I find this article very powerful, it goes into details by informing the readers what our history teachers never really told us in class. When thinking about the civil rights movements Dr Martin Luther King’s name is the only name I think about as he is revered by all. This article showed me that contrary to popular believe the civil rights movement was not all about Dr King and nonviolence. The civil rights movement did not start from the heroes whose names we all now know, it succeed because so many ordinary people like Robert ...view middle of the document...
Robert Williams was a veteran of World War II, he is a figure that most history books have left out, and he did not preach violence but was willing to use a gun in order to defend women, children, and the community. I was a bit shocked to discover that he practiced self-defense before Malcom x
Besides elevating Williams to his rightful place in civil rights history alongside Malcom X and others Timothy B Tyson's article challenges the concept that Black Power and armed self-defense emerged only after 1965. Rather, Tyson points out that the roots of Black Power stretch further back and often worked "in tandem and in tension" with non-violent direct action. This is an important reconceptualization of a critical era in American history.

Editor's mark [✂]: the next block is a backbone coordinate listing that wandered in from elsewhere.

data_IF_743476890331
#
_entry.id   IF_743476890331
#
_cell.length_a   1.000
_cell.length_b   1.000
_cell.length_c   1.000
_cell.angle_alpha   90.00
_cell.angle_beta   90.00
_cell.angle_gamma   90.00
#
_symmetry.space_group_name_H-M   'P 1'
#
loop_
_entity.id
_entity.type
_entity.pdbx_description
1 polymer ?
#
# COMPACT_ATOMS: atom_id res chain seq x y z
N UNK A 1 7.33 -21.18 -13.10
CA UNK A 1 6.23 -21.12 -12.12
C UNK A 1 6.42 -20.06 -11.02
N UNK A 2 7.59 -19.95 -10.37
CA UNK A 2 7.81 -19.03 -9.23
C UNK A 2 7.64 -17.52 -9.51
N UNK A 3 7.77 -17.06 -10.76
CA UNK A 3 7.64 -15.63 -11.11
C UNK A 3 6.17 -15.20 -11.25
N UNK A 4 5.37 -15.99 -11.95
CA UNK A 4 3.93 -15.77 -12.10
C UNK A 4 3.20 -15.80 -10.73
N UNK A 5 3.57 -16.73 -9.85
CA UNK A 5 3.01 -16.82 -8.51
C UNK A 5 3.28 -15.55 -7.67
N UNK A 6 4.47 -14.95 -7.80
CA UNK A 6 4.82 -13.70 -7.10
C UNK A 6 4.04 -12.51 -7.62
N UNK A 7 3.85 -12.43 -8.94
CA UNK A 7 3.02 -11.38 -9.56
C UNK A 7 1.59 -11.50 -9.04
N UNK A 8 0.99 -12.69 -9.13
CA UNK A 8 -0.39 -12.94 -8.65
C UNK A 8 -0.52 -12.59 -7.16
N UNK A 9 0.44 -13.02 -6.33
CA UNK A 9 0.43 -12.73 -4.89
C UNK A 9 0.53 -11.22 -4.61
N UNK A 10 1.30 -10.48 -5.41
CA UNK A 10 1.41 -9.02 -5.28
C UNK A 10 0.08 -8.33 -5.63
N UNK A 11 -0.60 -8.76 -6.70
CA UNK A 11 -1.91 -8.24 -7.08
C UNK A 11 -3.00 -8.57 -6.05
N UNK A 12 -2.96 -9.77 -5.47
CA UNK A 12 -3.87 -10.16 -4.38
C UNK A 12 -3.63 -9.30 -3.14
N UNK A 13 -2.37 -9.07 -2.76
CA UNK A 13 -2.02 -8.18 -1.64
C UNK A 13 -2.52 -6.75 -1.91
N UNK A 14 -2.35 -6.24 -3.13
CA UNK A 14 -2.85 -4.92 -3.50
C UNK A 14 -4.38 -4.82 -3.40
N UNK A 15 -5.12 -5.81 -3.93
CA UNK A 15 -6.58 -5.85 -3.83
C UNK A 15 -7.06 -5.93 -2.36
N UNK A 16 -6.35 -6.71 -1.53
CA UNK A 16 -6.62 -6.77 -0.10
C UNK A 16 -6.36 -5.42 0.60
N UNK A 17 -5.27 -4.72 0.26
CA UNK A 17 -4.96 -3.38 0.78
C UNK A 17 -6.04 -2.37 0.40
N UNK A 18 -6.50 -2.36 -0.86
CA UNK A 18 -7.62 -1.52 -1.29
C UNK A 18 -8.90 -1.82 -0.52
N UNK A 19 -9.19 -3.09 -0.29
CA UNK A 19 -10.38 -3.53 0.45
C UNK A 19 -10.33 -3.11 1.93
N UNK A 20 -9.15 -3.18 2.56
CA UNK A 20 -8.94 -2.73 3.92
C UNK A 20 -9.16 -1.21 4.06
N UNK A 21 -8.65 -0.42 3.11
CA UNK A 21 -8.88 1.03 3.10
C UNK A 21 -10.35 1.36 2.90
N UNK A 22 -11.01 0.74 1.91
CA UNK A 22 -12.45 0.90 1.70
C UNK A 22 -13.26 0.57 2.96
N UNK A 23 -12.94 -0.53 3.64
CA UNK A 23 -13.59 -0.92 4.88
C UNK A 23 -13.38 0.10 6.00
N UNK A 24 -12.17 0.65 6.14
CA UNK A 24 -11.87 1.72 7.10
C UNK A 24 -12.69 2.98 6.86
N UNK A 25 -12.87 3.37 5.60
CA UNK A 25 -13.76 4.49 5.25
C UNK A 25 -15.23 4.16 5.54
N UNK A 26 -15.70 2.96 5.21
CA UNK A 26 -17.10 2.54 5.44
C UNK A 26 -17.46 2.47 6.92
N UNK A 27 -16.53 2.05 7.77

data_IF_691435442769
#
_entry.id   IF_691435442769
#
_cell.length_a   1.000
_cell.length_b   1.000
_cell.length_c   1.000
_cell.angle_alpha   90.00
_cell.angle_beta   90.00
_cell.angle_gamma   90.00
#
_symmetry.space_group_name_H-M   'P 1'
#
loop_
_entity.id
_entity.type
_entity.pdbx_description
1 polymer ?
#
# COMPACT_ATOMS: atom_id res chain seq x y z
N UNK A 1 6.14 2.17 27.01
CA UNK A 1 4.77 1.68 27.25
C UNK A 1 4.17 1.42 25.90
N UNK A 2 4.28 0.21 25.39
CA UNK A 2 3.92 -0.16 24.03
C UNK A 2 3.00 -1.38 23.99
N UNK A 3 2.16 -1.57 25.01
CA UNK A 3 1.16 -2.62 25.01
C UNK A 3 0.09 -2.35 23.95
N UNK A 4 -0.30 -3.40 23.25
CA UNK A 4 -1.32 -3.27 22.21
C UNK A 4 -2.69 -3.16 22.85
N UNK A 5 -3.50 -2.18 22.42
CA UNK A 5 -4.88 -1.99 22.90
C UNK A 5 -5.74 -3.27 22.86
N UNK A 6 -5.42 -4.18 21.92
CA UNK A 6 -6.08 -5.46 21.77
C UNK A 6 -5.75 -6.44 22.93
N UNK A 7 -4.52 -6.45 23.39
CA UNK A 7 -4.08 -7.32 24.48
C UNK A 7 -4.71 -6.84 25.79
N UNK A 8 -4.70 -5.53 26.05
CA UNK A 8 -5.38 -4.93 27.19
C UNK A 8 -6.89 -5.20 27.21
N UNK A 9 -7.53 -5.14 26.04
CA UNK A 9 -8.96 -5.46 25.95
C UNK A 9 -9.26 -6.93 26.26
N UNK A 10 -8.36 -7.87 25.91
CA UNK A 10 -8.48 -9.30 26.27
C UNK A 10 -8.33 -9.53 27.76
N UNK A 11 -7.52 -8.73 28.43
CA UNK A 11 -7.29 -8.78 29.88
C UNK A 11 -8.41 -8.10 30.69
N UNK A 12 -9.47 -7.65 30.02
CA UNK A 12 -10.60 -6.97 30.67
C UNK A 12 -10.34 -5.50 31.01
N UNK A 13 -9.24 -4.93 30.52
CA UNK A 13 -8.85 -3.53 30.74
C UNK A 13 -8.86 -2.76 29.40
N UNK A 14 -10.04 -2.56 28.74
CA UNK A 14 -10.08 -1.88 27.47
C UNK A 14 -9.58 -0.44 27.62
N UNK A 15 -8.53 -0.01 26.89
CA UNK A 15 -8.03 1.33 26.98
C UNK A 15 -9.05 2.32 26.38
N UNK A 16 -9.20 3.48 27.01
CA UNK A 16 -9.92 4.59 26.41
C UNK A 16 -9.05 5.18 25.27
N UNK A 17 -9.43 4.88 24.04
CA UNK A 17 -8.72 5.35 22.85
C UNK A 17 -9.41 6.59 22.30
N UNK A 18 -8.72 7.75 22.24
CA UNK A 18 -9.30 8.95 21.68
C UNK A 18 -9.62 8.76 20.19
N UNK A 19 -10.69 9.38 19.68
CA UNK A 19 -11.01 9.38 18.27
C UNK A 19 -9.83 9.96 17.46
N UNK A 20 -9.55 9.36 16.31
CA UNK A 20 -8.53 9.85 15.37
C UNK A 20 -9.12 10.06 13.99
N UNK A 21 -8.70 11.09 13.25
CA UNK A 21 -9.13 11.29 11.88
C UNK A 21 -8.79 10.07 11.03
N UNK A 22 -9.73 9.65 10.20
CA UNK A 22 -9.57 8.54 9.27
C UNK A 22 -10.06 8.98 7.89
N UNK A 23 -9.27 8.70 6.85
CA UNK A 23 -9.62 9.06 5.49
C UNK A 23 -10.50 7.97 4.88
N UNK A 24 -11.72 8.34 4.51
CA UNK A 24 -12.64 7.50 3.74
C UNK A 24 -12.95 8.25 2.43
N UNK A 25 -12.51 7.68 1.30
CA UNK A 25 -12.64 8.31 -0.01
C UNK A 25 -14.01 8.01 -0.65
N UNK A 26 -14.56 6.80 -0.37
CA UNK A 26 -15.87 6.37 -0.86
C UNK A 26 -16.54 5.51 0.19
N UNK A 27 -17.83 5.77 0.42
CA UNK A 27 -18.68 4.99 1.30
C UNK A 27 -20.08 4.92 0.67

As a matter of course, Historians have depicted the civil rights movement as a nonviolent call on the morals of America and following the Black Power as a violent disapproval of what was considered to be the right way of gaining equality and freedom, Timothy B Tyson in his article acknowledges that both movements grew out of the need to combat injustice and white supremacy, They both reflected the same quest which was African American freedom. Robert Williams left a very good legacy that should be uplifted by all.